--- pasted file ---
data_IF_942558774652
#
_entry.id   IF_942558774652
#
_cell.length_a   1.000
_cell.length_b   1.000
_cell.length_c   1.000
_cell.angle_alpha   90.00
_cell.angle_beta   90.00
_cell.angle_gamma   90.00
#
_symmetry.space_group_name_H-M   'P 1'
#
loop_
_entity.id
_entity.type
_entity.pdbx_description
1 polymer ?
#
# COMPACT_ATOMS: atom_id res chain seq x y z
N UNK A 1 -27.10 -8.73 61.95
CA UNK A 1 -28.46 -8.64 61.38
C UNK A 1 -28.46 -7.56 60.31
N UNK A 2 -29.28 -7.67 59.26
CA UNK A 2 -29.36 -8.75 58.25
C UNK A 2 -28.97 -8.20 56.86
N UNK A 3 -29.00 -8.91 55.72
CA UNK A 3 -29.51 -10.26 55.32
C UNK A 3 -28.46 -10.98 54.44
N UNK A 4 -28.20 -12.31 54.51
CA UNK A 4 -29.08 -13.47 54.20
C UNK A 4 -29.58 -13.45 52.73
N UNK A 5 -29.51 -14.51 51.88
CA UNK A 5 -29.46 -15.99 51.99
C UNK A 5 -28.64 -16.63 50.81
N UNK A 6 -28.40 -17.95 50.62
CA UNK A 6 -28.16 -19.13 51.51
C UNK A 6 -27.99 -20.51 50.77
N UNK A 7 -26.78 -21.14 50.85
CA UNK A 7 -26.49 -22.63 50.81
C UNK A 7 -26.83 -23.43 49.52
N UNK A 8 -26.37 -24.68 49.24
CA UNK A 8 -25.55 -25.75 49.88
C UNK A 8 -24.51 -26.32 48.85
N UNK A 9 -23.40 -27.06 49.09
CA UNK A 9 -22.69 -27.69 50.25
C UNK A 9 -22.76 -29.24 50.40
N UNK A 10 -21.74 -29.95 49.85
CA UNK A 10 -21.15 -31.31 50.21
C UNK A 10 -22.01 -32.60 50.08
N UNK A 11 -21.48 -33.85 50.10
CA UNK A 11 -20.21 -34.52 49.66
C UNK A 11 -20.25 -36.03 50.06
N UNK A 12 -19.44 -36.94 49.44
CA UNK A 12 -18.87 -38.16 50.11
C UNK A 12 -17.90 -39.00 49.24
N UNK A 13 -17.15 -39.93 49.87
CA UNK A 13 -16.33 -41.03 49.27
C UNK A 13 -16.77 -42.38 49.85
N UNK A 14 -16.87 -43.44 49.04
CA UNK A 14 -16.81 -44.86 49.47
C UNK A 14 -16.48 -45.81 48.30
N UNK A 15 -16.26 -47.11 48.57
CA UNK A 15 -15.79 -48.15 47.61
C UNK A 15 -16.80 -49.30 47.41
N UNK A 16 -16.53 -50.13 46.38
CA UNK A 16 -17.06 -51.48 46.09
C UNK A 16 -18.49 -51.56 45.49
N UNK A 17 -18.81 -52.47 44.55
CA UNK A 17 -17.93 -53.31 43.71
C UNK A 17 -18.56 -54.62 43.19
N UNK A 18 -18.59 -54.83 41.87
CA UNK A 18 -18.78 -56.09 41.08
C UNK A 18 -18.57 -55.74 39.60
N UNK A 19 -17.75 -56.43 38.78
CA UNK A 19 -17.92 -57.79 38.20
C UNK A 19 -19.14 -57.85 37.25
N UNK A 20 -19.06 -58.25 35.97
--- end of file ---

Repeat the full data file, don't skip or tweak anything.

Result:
data_IF_942558774652
#
_entry.id   IF_942558774652
#
_cell.length_a   1.000
_cell.length_b   1.000
_cell.length_c   1.000
_cell.angle_alpha   90.00
_cell.angle_beta   90.00
_cell.angle_gamma   90.00
#
_symmetry.space_group_name_H-M   'P 1'
#
loop_
_entity.id
_entity.type
_entity.pdbx_description
1 polymer ?
#
# COMPACT_ATOMS: atom_id res chain seq x y z
N UNK A 1 -27.10 -8.73 61.95
CA UNK A 1 -28.46 -8.64 61.38
C UNK A 1 -28.46 -7.56 60.31
N UNK A 2 -29.28 -7.67 59.26
CA UNK A 2 -29.36 -8.75 58.25
C UNK A 2 -28.97 -8.20 56.86
N UNK A 3 -29.00 -8.91 55.72
CA UNK A 3 -29.51 -10.26 55.32
C UNK A 3 -28.46 -10.98 54.44
N UNK A 4 -28.20 -12.31 54.51
CA UNK A 4 -29.08 -13.47 54.20
C UNK A 4 -29.58 -13.45 52.73
N UNK A 5 -29.51 -14.51 51.88
CA UNK A 5 -29.46 -15.99 51.99
C UNK A 5 -28.64 -16.63 50.81
N UNK A 6 -28.40 -17.95 50.62
CA UNK A 6 -28.16 -19.13 51.51
C UNK A 6 -27.99 -20.51 50.77
N UNK A 7 -26.78 -21.14 50.85
CA UNK A 7 -26.49 -22.63 50.81
C UNK A 7 -26.83 -23.43 49.52
N UNK A 8 -26.37 -24.68 49.24
CA UNK A 8 -25.55 -25.75 49.88
C UNK A 8 -24.51 -26.32 48.85
N UNK A 9 -23.40 -27.06 49.09
CA UNK A 9 -22.69 -27.69 50.25
C UNK A 9 -22.76 -29.24 50.40
N UNK A 10 -21.74 -29.95 49.85
CA UNK A 10 -21.15 -31.31 50.21
C UNK A 10 -22.01 -32.60 50.08
N UNK A 11 -21.48 -33.85 50.10
CA UNK A 11 -20.21 -34.52 49.66
C UNK A 11 -20.25 -36.03 50.06
N UNK A 12 -19.44 -36.94 49.44
CA UNK A 12 -18.87 -38.16 50.11
C UNK A 12 -17.90 -39.00 49.24
N UNK A 13 -17.15 -39.93 49.87
CA UNK A 13 -16.33 -41.03 49.27
C UNK A 13 -16.77 -42.38 49.85
N UNK A 14 -16.87 -43.44 49.04
CA UNK A 14 -16.81 -44.86 49.47
C UNK A 14 -16.48 -45.81 48.30
N UNK A 15 -16.26 -47.11 48.57
CA UNK A 15 -15.79 -48.15 47.61
C UNK A 15 -16.80 -49.30 47.41
N UNK A 16 -16.53 -50.13 46.38
CA UNK A 16 -17.06 -51.48 46.09
C UNK A 16 -18.49 -51.56 45.49
N UNK A 17 -18.81 -52.47 44.55
CA UNK A 17 -17.93 -53.31 43.71
C UNK A 17 -18.56 -54.62 43.19
N UNK A 18 -18.59 -54.83 41.87
CA UNK A 18 -18.78 -56.09 41.08
C UNK A 18 -18.57 -55.74 39.60
N UNK A 19 -17.75 -56.43 38.78
CA UNK A 19 -17.92 -57.79 38.20
C UNK A 19 -19.14 -57.85 37.25
N UNK A 20 -19.06 -58.25 35.97